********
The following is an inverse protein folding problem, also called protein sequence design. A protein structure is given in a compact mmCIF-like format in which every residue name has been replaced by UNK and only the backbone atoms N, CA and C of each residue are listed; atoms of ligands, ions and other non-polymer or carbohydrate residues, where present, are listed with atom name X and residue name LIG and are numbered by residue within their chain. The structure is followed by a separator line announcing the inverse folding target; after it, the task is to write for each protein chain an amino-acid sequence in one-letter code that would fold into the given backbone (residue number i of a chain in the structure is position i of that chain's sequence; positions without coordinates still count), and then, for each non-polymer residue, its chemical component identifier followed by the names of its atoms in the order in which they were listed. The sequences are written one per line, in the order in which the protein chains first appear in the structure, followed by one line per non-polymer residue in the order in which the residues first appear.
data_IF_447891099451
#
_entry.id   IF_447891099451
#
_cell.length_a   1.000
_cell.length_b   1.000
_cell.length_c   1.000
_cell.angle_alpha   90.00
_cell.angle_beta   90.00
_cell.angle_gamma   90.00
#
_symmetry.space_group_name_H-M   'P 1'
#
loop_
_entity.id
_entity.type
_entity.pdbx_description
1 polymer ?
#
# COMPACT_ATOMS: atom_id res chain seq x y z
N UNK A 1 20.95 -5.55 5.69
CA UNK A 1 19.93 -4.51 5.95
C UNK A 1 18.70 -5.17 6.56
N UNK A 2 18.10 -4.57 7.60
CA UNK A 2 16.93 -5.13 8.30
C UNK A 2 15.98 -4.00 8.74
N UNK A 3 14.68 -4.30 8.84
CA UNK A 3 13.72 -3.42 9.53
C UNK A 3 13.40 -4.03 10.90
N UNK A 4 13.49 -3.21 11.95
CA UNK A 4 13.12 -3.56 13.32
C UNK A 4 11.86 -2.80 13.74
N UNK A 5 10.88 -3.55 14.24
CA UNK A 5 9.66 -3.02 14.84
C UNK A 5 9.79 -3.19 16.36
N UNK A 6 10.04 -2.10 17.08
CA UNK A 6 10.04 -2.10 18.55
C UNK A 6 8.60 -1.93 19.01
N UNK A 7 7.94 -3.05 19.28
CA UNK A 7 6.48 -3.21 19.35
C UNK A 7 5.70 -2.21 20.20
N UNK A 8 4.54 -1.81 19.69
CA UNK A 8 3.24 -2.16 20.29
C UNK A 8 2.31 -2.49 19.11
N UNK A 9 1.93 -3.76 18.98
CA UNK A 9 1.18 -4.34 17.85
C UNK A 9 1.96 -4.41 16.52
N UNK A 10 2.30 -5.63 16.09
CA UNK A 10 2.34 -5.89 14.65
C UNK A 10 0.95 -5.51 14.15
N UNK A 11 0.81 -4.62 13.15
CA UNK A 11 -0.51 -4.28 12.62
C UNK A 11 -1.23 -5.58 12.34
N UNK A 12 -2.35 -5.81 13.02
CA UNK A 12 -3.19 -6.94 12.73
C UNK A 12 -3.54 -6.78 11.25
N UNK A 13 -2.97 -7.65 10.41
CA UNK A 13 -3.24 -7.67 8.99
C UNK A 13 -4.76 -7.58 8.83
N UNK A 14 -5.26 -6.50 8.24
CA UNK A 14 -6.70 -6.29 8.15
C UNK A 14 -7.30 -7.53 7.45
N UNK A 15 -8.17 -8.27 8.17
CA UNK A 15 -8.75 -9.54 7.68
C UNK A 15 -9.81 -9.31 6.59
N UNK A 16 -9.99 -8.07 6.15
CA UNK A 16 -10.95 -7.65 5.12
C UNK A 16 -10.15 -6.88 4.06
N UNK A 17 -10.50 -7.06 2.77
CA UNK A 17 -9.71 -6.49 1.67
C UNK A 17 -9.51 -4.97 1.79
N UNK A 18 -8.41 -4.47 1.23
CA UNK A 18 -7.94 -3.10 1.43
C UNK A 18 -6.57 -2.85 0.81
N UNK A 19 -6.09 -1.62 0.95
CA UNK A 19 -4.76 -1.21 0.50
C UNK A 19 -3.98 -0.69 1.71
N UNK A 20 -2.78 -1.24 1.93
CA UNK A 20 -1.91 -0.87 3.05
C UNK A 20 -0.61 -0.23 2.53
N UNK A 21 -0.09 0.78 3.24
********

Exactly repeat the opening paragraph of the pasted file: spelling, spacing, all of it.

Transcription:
The following is an inverse protein folding problem, also called protein sequence design. A protein structure is given in a compact mmCIF-like format in which every residue name has been replaced by UNK and only the backbone atoms N, CA and C of each residue are listed; atoms of ligands, ions and other non-polymer or carbohydrate residues, where present, are listed with atom name X and residue name LIG and are numbered by residue within their chain. The structure is followed by a separator line announcing the inverse folding target; after it, the task is to write for each protein chain an amino-acid sequence in one-letter code that would fold into the given backbone (residue number i of a chain in the structure is position i of that chain's sequence; positions without coordinates still count), and then, for each non-polymer residue, its chemical component identifier followed by the names of its atoms in the order in which they were listed. The sequences are written one per line, in the order in which the protein chains first appear in the structure, followed by one line per non-polymer residue in the order in which the residues first appear.